A design management organizational approach to tackling opportunities and challenges of a circular economy implementation in an established business by observing, understanding, and applying people’s feedback to generate change.


Sensing problem

The Fashion industry is one of the most polluting industries and one of the most prominent waste creators. It is estimated that if western consumption patterns are adopted worldwide, a two-to-threefold increase in the extraction of raw materials will happen. (Liedtke et al., 2013) Thankfully, in a world of growing sustainable consciousness, the topic of waste and its management is ever-growing; for that reason, one of the most popular megatrends is the Circular Economy (CE). A CE implementation strategy’s objective is achieving a fully regenerative economy and natural environment. However, implementing this trend is complex for the number of stakeholders necessary for adaptation. Therefore, using Victorinox AG as an example, this design project poses the question of how implementation can occur in an already established company that currently faces no imminent threats yet desires to innovate but does not know where it should start.



By applying diverse design methods, it was found that there is hesitancy in implementing change from Victorinox that derives from the lack of external pressure to abide by the current trends. Therefore, by understanding the mentality of the people for whom this design intervention is created and those who will design the intervention, this design research project could estimate the value creation and threats of implementing a circular economy at Victorinox Travel Gear.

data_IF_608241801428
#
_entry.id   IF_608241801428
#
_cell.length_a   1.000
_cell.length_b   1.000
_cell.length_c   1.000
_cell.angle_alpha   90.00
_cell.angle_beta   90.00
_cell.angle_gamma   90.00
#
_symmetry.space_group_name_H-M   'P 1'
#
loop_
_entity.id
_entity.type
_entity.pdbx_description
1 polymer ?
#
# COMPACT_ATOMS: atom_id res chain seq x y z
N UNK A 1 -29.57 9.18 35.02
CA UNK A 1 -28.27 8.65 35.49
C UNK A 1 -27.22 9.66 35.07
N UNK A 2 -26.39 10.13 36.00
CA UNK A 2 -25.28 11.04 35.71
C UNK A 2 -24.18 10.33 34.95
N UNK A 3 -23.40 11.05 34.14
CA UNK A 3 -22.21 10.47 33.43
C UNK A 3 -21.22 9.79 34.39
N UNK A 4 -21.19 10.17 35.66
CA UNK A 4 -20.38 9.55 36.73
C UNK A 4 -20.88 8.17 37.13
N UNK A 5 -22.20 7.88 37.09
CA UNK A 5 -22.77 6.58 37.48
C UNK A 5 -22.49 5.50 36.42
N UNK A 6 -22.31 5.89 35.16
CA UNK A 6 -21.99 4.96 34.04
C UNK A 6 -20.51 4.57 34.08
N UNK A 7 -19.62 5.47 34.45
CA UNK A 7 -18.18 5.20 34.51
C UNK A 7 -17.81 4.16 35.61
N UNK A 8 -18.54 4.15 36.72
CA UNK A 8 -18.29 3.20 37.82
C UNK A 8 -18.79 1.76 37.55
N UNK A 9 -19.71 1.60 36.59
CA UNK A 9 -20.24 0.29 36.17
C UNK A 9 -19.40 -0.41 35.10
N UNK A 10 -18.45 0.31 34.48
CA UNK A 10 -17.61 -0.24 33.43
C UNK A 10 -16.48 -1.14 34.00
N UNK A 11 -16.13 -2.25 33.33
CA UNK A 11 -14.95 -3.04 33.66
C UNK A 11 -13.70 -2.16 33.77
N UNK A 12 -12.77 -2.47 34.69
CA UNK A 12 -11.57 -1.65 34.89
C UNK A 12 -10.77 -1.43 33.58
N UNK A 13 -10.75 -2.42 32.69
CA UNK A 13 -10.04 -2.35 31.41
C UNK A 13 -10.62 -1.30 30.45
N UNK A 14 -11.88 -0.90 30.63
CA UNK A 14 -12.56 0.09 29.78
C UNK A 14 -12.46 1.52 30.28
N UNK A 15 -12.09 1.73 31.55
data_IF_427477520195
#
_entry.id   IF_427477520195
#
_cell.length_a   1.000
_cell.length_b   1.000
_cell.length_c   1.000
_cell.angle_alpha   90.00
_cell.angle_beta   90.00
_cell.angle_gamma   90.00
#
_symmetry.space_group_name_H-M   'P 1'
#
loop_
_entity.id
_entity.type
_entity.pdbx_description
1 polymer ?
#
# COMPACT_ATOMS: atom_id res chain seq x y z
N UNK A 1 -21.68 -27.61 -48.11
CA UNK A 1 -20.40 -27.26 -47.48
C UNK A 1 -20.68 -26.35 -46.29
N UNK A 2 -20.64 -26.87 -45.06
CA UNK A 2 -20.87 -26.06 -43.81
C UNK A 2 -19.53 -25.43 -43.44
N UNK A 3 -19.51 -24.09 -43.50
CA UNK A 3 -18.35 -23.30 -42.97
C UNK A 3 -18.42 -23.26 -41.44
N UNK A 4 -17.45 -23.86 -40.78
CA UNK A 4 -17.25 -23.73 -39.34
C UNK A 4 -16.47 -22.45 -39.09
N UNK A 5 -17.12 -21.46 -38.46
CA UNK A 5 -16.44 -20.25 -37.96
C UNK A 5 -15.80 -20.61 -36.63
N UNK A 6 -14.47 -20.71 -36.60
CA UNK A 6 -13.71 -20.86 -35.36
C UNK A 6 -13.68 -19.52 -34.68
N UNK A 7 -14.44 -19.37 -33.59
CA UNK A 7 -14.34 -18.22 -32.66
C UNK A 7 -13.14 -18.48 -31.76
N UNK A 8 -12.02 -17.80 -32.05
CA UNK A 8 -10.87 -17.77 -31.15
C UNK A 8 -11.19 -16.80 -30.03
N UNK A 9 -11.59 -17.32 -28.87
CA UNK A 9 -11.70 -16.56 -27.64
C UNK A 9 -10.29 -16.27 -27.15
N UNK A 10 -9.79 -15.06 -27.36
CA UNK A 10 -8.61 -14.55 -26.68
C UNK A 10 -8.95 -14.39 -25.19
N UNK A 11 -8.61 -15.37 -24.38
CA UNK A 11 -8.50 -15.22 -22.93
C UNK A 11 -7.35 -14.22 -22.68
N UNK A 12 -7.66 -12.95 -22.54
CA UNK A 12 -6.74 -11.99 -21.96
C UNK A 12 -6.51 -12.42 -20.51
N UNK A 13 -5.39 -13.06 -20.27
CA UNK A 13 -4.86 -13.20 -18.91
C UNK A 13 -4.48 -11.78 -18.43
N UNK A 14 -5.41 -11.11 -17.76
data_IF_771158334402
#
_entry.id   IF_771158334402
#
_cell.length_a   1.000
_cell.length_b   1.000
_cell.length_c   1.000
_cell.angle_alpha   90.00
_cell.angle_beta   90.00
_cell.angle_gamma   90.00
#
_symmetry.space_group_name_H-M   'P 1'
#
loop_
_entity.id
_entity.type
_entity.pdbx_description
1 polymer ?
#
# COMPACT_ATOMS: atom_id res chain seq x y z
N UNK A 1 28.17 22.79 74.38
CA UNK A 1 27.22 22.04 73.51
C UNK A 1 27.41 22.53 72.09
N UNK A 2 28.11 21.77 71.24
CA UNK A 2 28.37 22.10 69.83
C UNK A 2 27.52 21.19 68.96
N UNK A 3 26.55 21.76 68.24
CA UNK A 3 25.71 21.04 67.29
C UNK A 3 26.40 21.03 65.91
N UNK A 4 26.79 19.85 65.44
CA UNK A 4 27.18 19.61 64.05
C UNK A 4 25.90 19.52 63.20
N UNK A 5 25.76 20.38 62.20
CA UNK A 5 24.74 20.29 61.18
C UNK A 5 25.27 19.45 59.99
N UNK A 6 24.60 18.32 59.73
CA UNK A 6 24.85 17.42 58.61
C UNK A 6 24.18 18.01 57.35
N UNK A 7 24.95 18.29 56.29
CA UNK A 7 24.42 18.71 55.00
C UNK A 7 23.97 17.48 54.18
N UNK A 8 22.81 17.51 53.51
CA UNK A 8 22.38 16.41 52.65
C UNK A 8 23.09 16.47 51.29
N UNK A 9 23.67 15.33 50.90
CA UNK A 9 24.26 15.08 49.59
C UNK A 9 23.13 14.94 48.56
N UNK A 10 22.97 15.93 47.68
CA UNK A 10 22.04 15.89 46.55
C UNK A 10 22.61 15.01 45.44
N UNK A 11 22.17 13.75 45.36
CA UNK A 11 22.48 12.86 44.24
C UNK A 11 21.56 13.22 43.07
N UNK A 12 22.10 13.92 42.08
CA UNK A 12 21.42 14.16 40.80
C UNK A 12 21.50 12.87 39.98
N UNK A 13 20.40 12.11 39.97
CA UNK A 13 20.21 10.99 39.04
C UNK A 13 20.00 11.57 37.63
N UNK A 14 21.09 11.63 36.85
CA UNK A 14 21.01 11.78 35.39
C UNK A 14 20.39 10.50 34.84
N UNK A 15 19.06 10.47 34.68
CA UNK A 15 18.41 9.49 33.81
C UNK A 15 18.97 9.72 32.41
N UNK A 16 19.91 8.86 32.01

Based on primary research, it was found that due to how the company works and the lack of department power to implement change, the best strategy would be to intervene from a “bottom-up” approach, where a solution could be presented to upper management, making the concept more accessible and when being visualized and, therefore, better chances of being accepted. This strategy was suggested and tested to empower the department and foster involvement within departments. Therefore, the intervention idea is a mono-material backpack line – a Victorinox travel gear product made from mono-material that, when it becomes waste, can be re-grinded with other recyclable goods. However, the final prototype created for this design research project was a pitch to the upper management where the Product Development Team could persuade them of the innovation and investment opportunities and show the process taken with the travel gear team to find this intervention.


The images shown serve as visual tools to best understand the complexity of the topic and put into perspective how the system functions. Each image represented a step in the design research project and was made for illustration and clarification purposes. Additionally, the short video includes an overview of the physical Werkschau and how the intervention can be interacted with when seen in person.


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